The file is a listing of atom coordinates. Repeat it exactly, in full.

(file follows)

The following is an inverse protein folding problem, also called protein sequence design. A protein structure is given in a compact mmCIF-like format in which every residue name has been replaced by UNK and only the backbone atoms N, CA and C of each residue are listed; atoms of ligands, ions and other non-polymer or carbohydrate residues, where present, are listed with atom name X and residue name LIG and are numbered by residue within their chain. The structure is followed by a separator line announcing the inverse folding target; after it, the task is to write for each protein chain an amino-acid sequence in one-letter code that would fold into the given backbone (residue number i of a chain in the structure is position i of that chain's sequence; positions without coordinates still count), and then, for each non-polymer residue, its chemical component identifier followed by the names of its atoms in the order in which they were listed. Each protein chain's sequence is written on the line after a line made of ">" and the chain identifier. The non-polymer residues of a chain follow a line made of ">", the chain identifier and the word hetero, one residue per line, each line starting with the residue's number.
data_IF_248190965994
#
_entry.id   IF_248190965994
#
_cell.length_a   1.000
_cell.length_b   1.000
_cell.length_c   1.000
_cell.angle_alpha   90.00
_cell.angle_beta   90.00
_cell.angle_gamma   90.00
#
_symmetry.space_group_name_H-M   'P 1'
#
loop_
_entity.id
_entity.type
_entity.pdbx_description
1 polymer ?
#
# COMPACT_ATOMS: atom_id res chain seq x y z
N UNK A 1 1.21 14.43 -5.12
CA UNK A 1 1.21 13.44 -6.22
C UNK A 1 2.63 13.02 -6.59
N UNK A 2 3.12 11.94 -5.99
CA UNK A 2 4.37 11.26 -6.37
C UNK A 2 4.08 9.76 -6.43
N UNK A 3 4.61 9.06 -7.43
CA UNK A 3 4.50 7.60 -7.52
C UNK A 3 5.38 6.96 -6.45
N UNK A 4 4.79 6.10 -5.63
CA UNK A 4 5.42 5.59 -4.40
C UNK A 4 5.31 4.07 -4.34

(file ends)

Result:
The following is an inverse protein folding problem, also called protein sequence design. A protein structure is given in a compact mmCIF-like format in which every residue name has been replaced by UNK and only the backbone atoms N, CA and C of each residue are listed; atoms of ligands, ions and other non-polymer or carbohydrate residues, where present, are listed with atom name X and residue name LIG and are numbered by residue within their chain. The structure is followed by a separator line announcing the inverse folding target; after it, the task is to write for each protein chain an amino-acid sequence in one-letter code that would fold into the given backbone (residue number i of a chain in the structure is position i of that chain's sequence; positions without coordinates still count), and then, for each non-polymer residue, its chemical component identifier followed by the names of its atoms in the order in which they were listed. Each protein chain's sequence is written on the line after a line made of ">" and the chain identifier. The non-polymer residues of a chain follow a line made of ">", the chain identifier and the word hetero, one residue per line, each line starting with the residue's number.
data_IF_248190965994
#
_entry.id   IF_248190965994
#
_cell.length_a   1.000
_cell.length_b   1.000
_cell.length_c   1.000
_cell.angle_alpha   90.00
_cell.angle_beta   90.00
_cell.angle_gamma   90.00
#
_symmetry.space_group_name_H-M   'P 1'
#
loop_
_entity.id
_entity.type
_entity.pdbx_description
1 polymer ?
#
# COMPACT_ATOMS: atom_id res chain seq x y z
N UNK A 1 1.21 14.43 -5.12
CA UNK A 1 1.21 13.44 -6.22
C UNK A 1 2.63 13.02 -6.59
N UNK A 2 3.12 11.94 -5.99
CA UNK A 2 4.37 11.26 -6.37
C UNK A 2 4.08 9.76 -6.43
N UNK A 3 4.61 9.06 -7.43
CA UNK A 3 4.50 7.60 -7.52
C UNK A 3 5.38 6.96 -6.45
N UNK A 4 4.79 6.10 -5.63
CA UNK A 4 5.42 5.59 -4.40
C UNK A 4 5.31 4.07 -4.34